A second and more complete opinion was delivered by the Venice Commission after the adoption of the final text, this time on the initiative of the Monitoring Committee of the Parliamentary Assembly of the Council of Europe. In its Opinion no. 618/2011 of 20 June 2011, written on the basis of comments by the same five persons as in the case of the previous Opinion issued in March, the Commission evaluates numerous selected points of the final text adopted on 18 April. It contains comments to several provisions of the Constitution. The opinion relies on discussions with representatives of the Hungarian Parliament, of the Constitutional Court and of Hungarian civil society. A group of ten Hungarian legal scholars presented a 40-page long amicus curiae to the Commission in which they explain their concerns about the new Constitution of their country. They deal with several issues, among which the questionable legitimacy of constitution-making solely by the governing majority, the lack of market economy guarantees and the weakening of the protection of fundamental rights, that in their opinion characterize the new Hungarian fundamental law.
In its conclusion, the Commission’s Opinion notes that Hungary’s form of government has not been changed and it welcomes the introduction of a full-fledged constitutional complaint in the Hungarian system of constitutional review as recommended in the previous Opinion (par. 142). On the other hand, the Commission points out again its concerns about the lack of transparency of the constitution-making process (par. 144) and criticizes the significant number of matters relegated to cardinal laws requiring a two-thirds majority, including issues which are usually decided by simple majority (par. 145). Furthermore, the Commission expresses concerns over the limitation of powers of the Constitutional Court on taxation and budgetary matters and the prominent role given to the Budget Council in the adoption of the State budget (par. 146). It also disapproves of the introduction of life imprisonment without parole which, according to the Commission, could raise issues of compatibility with international norms (par. 147).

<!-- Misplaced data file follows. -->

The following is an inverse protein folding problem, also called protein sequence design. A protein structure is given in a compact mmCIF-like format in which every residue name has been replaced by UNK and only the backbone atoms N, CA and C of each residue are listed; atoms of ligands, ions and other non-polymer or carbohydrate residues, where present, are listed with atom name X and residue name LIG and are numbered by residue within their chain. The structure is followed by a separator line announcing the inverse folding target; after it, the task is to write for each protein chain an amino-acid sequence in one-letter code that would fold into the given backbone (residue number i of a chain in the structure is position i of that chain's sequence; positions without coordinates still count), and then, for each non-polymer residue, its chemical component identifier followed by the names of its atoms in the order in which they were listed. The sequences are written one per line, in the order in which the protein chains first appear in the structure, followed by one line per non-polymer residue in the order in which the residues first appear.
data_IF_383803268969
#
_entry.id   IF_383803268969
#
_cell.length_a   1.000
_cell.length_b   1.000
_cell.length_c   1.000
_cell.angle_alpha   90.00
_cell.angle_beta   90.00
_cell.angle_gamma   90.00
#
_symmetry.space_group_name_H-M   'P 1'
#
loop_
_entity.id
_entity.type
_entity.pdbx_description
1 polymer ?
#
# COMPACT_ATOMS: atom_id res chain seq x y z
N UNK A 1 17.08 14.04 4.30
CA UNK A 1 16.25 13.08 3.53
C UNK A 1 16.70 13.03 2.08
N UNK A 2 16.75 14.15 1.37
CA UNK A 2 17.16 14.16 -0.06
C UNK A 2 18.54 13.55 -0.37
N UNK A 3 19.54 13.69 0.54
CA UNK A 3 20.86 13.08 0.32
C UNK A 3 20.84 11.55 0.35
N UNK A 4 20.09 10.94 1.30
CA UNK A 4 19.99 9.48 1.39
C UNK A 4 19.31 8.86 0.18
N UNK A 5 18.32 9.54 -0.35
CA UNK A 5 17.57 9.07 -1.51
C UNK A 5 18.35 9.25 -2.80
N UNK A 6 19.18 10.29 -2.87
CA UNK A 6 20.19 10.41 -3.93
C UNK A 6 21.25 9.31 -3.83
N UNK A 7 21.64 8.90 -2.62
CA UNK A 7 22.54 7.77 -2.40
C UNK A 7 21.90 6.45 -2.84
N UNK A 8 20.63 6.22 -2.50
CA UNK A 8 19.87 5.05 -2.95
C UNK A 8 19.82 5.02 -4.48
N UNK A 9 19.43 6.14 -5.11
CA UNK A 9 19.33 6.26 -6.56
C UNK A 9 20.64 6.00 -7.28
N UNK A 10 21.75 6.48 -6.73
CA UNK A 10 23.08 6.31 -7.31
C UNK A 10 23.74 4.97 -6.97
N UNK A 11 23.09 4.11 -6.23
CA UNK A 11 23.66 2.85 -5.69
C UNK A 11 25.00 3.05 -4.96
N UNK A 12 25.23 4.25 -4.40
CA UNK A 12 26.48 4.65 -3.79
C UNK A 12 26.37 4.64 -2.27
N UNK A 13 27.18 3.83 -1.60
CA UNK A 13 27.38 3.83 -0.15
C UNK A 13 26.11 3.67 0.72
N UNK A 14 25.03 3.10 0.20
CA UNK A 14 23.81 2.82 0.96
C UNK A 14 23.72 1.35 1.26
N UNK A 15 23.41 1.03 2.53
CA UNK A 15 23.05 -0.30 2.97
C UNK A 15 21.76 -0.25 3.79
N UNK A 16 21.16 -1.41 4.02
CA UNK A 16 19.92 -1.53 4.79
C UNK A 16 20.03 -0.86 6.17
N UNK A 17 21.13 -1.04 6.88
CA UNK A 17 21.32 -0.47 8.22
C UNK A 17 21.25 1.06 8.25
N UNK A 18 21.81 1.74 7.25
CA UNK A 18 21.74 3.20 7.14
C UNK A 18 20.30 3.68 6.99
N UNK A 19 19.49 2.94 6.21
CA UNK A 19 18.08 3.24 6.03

Finally, also the European Union, through its Parliament, issued an opinion on the new Hungarian Constitution. A Joint Motion adopted on 5 July 2011 (by 331 votes to 274) calls on the Hungarian authorities to address the issues and concerns raised by the Venice Commission and to implement its recommendations (see its text in Italian on this blog). In particular and among others, the European Parliament invites Hungary to

• adopt only the basic and clearly defined scope of cardinal laws regulating the tax and pension systems, family policies and cultural, religious and socio-economic policies, allowing future governments and democratically elected legislatures to take autonomous decisions on these policies;
• revise the current mandate of the Budget Council;
• restore the right of the Constitutional Court to review budget-related legislation without exception;
• revise the provision on the lower mandatory retirement age for judges.

A dubious point of the European Parliament’s resolution is its par. 1(h) in which it invites the Hungarian authorities to “make sure that the incorporation of the EU Charter of Fundamental Rights into the new Constitution does not cause problems of interpretation and overlapping competences between domestic courts, the new Hungarian Constitutional Court and the European Court of Justice”. This point is unclear as far as the final text adopted by the Hungarian Parliament on 18 April does not contain any provision which would provide for the incorporation of the Charter (see also above).
In this Joint Motion the European Parliament calls upon the European Commission to conduct a thorough review and analysis of the new Constitution and of the cardinal laws to be adopted in Hungary in the future in order to check that they are consistent with the acquis communautaire. Consequently, an opinion by the European Commission is to be expected in the near future.